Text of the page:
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Grandma Gennaco’s Beef Braciole is a very special dish! This delicious recipe has been in our family for over 100 years.

Grandma Gennaco's Beef Braciole by A Family Feast

Today we’re sharing a very special family recipe for Beef Braciole that was passed down to our family from my husband’s grandmother.  This recipe originated from her mother, Grandma Gennaco, and it has stood the test of time for over 100 years.


What is Beef Braciole?

To make the beef braciole (pronounced bra’zhul which means ‘slices of beef’), a tender flank steak is pounded or butterflied to an even thickness and then rolled with a flavorful filling of salt pork, garlic, pesto, parsley, prosciutto and Pecorino Romano cheese.

After being cut into smaller pieces and tied with a string to hold them together, the rolls of meat are seared in a pan until browned.  Then the beef rolls are placed in tomato sauce to cook through to fork-tender perfection, then sliced and served over pasta.

Grandma Gennaco's Beef Braciole by A Family Feast


Over the years, this beef braciole was served as a special Sunday meal at my husband’s family gatherings.  While dinner was cooking, Jack’s boyhood job was to walk down to the local Italian bakery to get bread for the meal.  When he returned, he was so happy to see his grandfather – always dressed in a shirt, tie, and grey cardigan sweater.  Jack would run over to greet him because he knew hidden in those sweater pockets were M&M’s or Life Saver candies that Grandpa had hidden in there specifically for Jack to find.

This recipe brings back some very happy family memories for my husband – what are some of your own long-standing family recipes?  We’d love to hear about them!

You may also like these other Italian Family favorites:


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Grandma Gennaco's Beef Braciole by A Family Feast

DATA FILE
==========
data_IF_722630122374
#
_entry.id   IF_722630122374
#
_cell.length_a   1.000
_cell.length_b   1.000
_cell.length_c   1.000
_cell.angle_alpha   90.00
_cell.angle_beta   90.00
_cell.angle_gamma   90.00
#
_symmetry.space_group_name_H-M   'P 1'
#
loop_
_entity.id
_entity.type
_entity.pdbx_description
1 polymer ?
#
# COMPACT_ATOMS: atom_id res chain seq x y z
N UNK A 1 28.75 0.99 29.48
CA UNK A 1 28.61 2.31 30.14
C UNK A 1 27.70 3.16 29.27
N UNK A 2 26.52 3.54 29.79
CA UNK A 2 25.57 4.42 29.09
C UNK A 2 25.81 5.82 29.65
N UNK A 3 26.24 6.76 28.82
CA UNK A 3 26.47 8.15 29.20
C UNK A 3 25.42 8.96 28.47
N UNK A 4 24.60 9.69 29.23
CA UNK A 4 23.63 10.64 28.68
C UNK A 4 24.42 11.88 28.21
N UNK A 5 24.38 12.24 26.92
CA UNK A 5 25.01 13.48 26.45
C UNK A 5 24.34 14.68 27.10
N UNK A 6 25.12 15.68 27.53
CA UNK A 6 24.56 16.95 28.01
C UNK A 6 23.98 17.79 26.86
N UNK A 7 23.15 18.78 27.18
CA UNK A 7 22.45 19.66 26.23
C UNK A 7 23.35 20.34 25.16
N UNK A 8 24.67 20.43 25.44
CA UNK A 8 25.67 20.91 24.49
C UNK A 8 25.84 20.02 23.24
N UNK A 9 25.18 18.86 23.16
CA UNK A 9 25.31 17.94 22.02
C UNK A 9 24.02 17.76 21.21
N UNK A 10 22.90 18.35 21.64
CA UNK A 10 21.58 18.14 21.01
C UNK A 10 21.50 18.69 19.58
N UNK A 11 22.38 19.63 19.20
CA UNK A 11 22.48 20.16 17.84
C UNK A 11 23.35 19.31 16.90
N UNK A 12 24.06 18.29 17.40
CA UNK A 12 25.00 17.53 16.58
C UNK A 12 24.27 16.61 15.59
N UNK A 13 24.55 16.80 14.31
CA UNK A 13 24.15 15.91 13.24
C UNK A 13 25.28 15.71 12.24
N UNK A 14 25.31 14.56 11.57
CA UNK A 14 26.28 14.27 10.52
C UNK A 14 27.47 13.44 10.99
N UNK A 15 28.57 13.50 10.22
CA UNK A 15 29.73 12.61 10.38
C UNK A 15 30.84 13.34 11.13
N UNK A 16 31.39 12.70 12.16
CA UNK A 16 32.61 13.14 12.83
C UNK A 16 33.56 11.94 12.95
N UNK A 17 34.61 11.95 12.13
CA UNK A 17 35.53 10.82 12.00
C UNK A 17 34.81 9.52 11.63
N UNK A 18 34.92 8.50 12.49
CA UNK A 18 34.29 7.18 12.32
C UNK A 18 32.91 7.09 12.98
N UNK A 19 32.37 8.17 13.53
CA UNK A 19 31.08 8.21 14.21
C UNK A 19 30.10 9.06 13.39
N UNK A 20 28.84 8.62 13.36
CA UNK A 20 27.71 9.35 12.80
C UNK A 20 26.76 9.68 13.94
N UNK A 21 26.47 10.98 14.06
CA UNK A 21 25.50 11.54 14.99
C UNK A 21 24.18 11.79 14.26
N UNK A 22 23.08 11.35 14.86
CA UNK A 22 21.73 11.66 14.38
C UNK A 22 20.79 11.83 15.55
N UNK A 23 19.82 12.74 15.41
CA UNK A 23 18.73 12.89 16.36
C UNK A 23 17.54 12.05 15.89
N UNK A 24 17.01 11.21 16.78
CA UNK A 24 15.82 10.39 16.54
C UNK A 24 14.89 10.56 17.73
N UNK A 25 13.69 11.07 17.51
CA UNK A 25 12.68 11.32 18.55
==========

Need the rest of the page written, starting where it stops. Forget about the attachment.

Grandma Gennaco’s Beef Braciole

  • Prep Time: 45 mins
  • Cook Time: 2 hours
  • Total Time: 2 hours 45 minutes
  • Yield: 6-8 servings


For the rolled meat

  • 2 pounds of flank steak only (do not use top or bottom round)
  • 4 ounces salt pork (7 ounce piece with skin)
  • 5 garlic cloves roughly chopped
  • ½ cup roughly chopped Italian parsley
  • 1 tablespoon extra virgin olive oil
  • 5 slices prosciutto chopped
  • 2 ounces pesto
  • ¼ cup shredded Pecorino Romano
  • Salt
  • Pepper
  • 1/3 cup extra virgin olive oil

For the tomato sauce

  • 4 cloves sliced garlic
  • 46 basil leaves minced
  • 2 tablespoons mint minced
  • ½ teaspoon red pepper flakes
  • 3 28-ounce cans ground or whole tomato (if possible, use Pomodoro San Marzano tomatoes such as Cento or Pastene brand)
  • 28 ounces of water (use tomato can to measure)
  • 2 bay leaves
  • Salt and pepper to taste
  • Butter to round out flavor if too acidic


  1. Depending on how thick your flank steak is, you may have to butterfly the meat (run a long sharp knife horizontal to meat and board from one end to the other so you end up with two equal flat pieces) If the piece of flank is too thin to butterfly then pounding to desired thickness will do. Regardless, either method will still require further pounding to get the meat to the desired thinness.
  2. Cut cross marks every 2-3 inches on the beef against the grain about half way through. Cover with plastic and pound to about ¼ – ½ inch thick.
  3. In a small food chopper or mill, make a paste out of salt pork, garlic, parsley and olive oil. (Do not use the salt pork rind.)
  4. In a small bowl, mix prosciutto, pesto and Romano. Add pureed salt pork mixture and mix.
  5. Sprinkle pounded beef with salt and pepper and spread filling on meat, leaving one long edge free. Roll ending on side with no filling and finish with seam side down.
  6. Then, cut beef into six separate rolls. Using butcher’s twine, seal each end of each roll.Stuffing the beef
  7. Place olive oil in 10 quart Dutch oven and heat over medium to medium high heat. Brown braciole rolls until browned on all sides. About 2-3 minutes per side. Set seared beef aside.
  8. In same pan, lower heat to medium and add slice garlic, basil, mint and red pepper flakes. Cook for only a minute or less until garlic just starts to turn color.
  9. Add tomatoes, water, bay leaves, salt and pepper. Reduce to low heat to simmer. Ideally, place a heat diffuser between pan and flames (indirect heat will prevent the sauce from burning in the bottom of your pan; a diffuser is an inexpensive purchase). In a pinch you can use flattened aluminum cans with the paper label removed and both ends cut off.Cooking the beefBring to a simmer and place seared beef into sauce. Cover slightly and simmer gently for 90 minutes.
  10. Remove beef, clip off strings and cut each piece into about four slices for serving. (Alternately the individual rolls may be served as a portion without slicing.)